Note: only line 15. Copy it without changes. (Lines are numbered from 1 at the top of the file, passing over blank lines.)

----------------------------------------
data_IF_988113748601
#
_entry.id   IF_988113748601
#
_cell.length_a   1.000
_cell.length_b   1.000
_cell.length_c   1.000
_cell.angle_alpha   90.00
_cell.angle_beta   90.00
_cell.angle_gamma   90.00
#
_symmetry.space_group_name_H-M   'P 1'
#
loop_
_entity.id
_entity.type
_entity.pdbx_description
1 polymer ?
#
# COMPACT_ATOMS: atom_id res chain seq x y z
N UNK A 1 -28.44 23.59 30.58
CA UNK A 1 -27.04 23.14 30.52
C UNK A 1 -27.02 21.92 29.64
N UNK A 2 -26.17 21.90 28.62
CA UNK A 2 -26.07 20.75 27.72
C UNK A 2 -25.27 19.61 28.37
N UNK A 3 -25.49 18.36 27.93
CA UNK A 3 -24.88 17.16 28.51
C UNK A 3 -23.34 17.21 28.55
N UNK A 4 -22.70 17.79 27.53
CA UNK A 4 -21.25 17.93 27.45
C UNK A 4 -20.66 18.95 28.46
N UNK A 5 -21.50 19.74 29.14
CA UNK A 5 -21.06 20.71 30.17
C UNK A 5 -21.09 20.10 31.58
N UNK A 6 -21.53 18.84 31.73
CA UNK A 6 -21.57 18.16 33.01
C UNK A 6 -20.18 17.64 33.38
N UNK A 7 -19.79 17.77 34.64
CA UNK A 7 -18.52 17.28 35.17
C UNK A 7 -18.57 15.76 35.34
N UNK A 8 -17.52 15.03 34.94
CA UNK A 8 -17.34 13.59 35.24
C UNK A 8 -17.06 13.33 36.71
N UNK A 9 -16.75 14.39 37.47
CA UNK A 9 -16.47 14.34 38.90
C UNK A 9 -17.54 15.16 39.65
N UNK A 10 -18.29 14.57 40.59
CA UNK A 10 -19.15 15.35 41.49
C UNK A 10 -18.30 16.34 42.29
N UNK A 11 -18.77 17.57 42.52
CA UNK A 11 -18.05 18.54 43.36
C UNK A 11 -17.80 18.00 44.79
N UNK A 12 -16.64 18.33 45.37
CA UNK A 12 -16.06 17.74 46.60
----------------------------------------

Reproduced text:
_entity.id